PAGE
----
A new Meetup for Lucene & Solr

Last Friday we held the first Meetup for a new Apache Lucene/Solr User Group we’ve recently created (there’s a very popular one for Elasticsearch so it seemed only fair Solr had its own). My co-organiser Ramkumar Aiyengar of Bloomberg provided the venue – Bloomberg’s huge and very well-appointed presentation space in their headquarters building off Finsbury Square, which impressed attendees. As this was the first event we weren’t expecting huge numbers but among the 25 or so attending were glad to see some from Flax clients including News UK, Alfresco and Reed.co.uk.

Shalin Mangar, Lucene/Solr committer and SolrCloud expert started us off with a Deep Dive into some of the recent work performed on testing resilience against network failures. Inspired by this post about how Elasticsearch may be subject to data loss under certain conditions (and to be fair I know the Elasticsearch team are working on this), Shalin and his colleagues simulated a number of scary-sounding network fault conditions and tested how well SolrCloud coped – the conclusion being that it does rather well, with the Consistency part of the CAP theorem covered. You can download the Jepsen-based code used for these tests from Shalin’s employer Lucidworks own repository. It’s great to see effort being put into these kind of tests as reliable scalability is a key requirement these days.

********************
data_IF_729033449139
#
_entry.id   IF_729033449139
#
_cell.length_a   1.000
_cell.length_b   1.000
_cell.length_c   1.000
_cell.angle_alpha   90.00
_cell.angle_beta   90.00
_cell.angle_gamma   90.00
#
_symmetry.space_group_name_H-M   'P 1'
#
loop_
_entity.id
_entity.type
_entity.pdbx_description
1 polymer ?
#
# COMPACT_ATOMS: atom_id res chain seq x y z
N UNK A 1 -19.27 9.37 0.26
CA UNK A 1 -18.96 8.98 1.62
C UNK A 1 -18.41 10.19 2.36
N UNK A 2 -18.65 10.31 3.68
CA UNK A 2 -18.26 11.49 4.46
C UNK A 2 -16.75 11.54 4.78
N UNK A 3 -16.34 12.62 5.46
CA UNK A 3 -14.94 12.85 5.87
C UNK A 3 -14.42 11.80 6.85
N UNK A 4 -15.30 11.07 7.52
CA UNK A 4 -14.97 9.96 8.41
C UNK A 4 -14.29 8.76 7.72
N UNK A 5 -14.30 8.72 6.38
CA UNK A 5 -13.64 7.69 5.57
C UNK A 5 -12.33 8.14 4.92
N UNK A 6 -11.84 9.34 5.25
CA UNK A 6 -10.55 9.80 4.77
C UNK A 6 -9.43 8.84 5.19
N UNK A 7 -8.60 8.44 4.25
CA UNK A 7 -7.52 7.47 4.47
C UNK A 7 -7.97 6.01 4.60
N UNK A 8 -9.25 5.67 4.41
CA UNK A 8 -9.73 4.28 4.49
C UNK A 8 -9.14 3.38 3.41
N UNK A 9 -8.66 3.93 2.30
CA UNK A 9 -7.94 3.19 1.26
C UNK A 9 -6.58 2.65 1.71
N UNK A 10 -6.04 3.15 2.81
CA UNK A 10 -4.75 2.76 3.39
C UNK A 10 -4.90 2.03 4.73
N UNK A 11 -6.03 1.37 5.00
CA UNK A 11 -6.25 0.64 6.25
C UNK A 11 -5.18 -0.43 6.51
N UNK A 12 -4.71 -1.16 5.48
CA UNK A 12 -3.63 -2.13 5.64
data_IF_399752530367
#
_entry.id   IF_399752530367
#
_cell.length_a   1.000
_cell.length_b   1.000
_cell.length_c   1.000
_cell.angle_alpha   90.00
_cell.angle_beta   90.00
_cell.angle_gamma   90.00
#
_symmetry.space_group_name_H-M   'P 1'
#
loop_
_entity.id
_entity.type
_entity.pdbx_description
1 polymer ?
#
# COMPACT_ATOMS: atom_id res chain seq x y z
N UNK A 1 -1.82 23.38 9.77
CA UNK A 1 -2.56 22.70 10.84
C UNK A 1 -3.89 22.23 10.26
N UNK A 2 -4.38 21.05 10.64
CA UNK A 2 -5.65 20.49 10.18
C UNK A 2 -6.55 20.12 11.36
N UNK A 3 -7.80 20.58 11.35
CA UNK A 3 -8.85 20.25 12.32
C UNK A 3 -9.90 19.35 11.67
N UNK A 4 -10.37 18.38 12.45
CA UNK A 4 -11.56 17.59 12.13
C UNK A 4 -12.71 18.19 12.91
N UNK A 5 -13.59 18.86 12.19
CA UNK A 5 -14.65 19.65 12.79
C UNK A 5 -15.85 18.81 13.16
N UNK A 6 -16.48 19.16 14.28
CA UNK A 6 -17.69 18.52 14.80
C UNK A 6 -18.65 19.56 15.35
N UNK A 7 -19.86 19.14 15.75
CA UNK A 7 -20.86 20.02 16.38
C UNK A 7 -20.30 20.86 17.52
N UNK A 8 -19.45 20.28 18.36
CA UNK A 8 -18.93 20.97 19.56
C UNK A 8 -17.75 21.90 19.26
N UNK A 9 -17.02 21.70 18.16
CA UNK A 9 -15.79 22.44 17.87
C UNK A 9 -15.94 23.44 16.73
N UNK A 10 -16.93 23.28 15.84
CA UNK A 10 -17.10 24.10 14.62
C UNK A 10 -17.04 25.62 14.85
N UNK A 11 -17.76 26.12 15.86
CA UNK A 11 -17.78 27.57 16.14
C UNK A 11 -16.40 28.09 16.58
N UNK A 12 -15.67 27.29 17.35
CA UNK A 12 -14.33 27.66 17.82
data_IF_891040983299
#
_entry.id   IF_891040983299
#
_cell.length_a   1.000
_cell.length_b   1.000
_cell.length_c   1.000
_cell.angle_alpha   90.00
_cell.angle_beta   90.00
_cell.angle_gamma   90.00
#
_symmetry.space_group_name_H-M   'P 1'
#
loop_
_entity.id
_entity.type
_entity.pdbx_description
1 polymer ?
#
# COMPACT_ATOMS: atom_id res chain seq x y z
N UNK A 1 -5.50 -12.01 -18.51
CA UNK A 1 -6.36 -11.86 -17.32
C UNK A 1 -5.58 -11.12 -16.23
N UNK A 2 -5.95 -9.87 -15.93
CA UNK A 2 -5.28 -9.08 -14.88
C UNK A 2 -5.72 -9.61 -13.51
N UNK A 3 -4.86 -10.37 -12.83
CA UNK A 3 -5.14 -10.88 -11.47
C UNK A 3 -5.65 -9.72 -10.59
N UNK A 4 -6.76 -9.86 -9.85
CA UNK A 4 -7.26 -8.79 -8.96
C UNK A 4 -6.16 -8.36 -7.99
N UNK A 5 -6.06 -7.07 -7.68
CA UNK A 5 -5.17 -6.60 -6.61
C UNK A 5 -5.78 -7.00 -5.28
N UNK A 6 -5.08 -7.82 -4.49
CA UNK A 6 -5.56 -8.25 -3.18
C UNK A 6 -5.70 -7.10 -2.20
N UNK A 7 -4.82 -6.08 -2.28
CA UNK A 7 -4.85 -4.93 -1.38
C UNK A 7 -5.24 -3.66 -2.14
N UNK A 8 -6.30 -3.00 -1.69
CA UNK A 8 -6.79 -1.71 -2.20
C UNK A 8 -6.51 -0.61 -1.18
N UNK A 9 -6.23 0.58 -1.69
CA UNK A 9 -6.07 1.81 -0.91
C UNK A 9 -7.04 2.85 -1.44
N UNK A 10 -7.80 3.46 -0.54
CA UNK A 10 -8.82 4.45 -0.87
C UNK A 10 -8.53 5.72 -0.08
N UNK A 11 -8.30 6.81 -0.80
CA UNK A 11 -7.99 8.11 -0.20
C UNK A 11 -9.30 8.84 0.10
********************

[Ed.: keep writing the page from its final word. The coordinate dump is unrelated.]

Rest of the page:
I was up next to talk briefly about a recent study we’ve been doing into a performance comparison between Solr and Elasticsearch. We’ll be blogging about this in more detail soon, but as you can see from my colleague Tom Mortimer’s slides there aren’t many differences, although Solr does seem to be able to support around three times the number of queries per second. We’re very grateful to BigStep (who offer some blazingly fast hosting for Elasticsearch and other platforms) for assisting with the study over the last few weeks – and we’re going to continue with the work, and publish our code very soon so others can contribute and/or verify our findings.

Next I repeated my talk from Enterprise Search and Discovery on our work with media monitoring companies on scalable ‘inverted’ search – this is when one has a large number of stored queries to apply to a stream of incoming documents. Included in the presentation was a case study based on our work for Infomedia, a large Scandinavian media analysis company, where we have replaced Autonomy IDOL and Verity with a more scalable open source solution. As you might expect the new system is based on Apache Lucene/Solr and our Luwak library.

Thanks to Shalin for speaking and all who came – we hope to run another event soon, do let us know if you have a talk you would like to give, can offer sponsorship and/or a venue.

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